While grieving is a unique and individual process there are many shared elements. There are many helpful descriptions of the grief process however Kubler-Ross’s Grief Cycle is particularly relevant to the process for grieving the end of a marriage.
The stages of grief as set out by Kubler-Ross are as follows:
The process is not always linear and you are just as likely to move back and forth between the stages as to move through them sequentially. Some people do not actually move through all five stages and instead get stuck in one of the stages.
One of the goals of Collaborative Process is to ensure that both you and your spouse can make informed, wise and durable decisions. Often this means, that we need to slow down the process to allow someone to move through a period of intense anger or depression. Be sure to let your lawyer know how you are doing and how you are feeling so that he or she can modify the timing of the process if necessary.
Understanding what the stages of grief look like will help you determine where you are and where your partner is.
When in settlement negotiations after a separation, it is important to empathize with your spouse and know or imagine how he or she is feeling. It is equally, if not more important, to know or understand what he or she is thinking. This is called perspective taking. It is often easier to put yourself in the head of your spouse than it is to put yourself in the heart of your spouse. If you are considering proposing a settlement option, try imagining what your spouse might think about it, as well as how he or she might feel about it.
Collaborative Practice and Mediation are interest based processes. Interest based negotiation is a problem solving approach to conflict that focuses on needs, desires, concerns and fears rather than positions.
A position is what we want (or think we want). An interest is the why beneath the position. For example, a position might be ‘I want a tuna sandwich.’ The why beneath that is that ‘I am hungry and want a healthy food choice.’
Positional bargaining or negotiating tends to lead to win-lose or zero-sum outcomes, where one person wins and gets what they want and the other person loses and doesn’t get what they want. Positional bargaining can also lead to compromises where one person gets half of what he wants and the other person gets half of what she wants.
Interest based negotiating often leads to win-win outcomes where each person gets their needs and desires met or their concerns and fears addressed. For example, if one person wants the window open and the other person doesn’t, a positional negotiation might lead to the window being open or closed or perhaps open halfway. An interest based negotiation might go as follows:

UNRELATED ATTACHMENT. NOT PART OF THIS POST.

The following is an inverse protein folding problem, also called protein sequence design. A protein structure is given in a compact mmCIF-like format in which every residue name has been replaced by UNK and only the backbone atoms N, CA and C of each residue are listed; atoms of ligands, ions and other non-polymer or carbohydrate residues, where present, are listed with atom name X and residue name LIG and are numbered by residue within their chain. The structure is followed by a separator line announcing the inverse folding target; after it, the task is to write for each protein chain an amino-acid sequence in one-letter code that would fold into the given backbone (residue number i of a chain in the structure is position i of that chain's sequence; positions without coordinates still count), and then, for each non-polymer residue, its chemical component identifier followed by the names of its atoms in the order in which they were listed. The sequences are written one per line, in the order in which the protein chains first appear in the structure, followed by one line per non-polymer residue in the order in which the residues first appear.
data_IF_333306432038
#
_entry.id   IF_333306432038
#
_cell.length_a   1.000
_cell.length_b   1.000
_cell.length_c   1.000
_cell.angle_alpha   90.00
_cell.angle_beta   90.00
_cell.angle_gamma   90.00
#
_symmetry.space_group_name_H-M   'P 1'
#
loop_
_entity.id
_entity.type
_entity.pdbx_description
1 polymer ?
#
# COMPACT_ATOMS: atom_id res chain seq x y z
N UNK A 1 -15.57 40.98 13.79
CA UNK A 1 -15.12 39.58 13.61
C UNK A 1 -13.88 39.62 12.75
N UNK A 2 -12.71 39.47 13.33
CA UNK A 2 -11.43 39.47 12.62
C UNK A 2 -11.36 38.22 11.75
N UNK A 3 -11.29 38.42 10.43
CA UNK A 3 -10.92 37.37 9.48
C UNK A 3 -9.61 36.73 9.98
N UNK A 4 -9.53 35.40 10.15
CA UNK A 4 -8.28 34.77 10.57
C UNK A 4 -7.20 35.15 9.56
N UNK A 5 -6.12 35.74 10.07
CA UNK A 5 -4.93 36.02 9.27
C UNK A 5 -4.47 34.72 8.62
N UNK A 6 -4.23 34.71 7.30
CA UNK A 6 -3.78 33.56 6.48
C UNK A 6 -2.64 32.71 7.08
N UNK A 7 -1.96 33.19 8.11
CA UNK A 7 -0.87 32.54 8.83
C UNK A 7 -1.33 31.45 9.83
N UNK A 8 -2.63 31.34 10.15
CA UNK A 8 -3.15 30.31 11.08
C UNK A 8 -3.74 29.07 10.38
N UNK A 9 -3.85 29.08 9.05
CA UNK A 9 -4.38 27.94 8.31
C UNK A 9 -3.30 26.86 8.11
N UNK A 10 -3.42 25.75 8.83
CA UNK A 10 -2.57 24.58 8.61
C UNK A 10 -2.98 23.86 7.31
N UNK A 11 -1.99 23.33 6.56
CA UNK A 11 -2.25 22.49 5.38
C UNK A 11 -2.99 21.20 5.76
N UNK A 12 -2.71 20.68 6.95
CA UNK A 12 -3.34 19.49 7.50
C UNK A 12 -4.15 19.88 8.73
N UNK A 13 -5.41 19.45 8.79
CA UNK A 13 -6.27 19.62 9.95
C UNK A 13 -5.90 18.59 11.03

Why do you want the window open? Because it is stuffy in here and I want some fresh air.
Why do you want the window closed? Because I am fighting a cold and don’t want the draft.
A win-win solution might be to open a window in an adjacent room to allow some fresh air without creating a draft.
Another example is if two people both want an orange. A positional negotiation might lead to one getting the orange and the other not getting it or it might lead to the orange being cut in half. An interest based negotiation might look as follows:
Why do you want the orange? I am hungry and thirsty and the orange will satisfy both.
Why do you want the orange? I am baking muffins and I need the orange rind.
A win-win solution would be that one person gets the orange rind and the other person gets to eat the orange.
If we don’t spend the timing asking for the ‘why’s’ beneath the positions, we miss opportunities to create win-win outcomes.
A family law based example is:
Wife: “I want to keep the house.”
Wife: “Because it is near to the kids’ school.”
So it is important to you that the children are able to continue to go to the same school?
So the interest is that the children go to the same school and one possible solution or outcome is that she keeps the house. There are other possible options that would allow the children to go to the school and depending on some of the husband’s interests, these options would also be explored in a collaborative negotiation or mediation.
In Collaborative Practice, we put a team of legal, financial and family professionals together to make sure the right people are at the table for important conversations about the legal, financial, parenting and emotional issues that arise following a separation and divorce. Sometimes that might mean a couple is meeting with just the family professional to talk about parenting issues. Sometimes it may mean that they are meeting together with the lawyers and the financial professional to sort out legal / financial issues. Sometimes the family or financial professional is updating the lawyers on work that has been done. When we put a team together, we are adding people not dollars as the work that needs to be done is re-distributed in the most cost-effective, value-added way. To learn more, watch this little video.
I am often asked what the difference between Mediation and Collaborative Practice is, but once in a while I get asked what’s the same. Mediation and Collaborative Practice are both ‘interest-based’ processes. This means that, while the law is still relevant and ‘in the room,’ the goals, concerns and things that really matter to you and your spouse form the basis for the conversation and negotiation rather than just focusing on legal rights and entitlements. To learn more, here is a little video.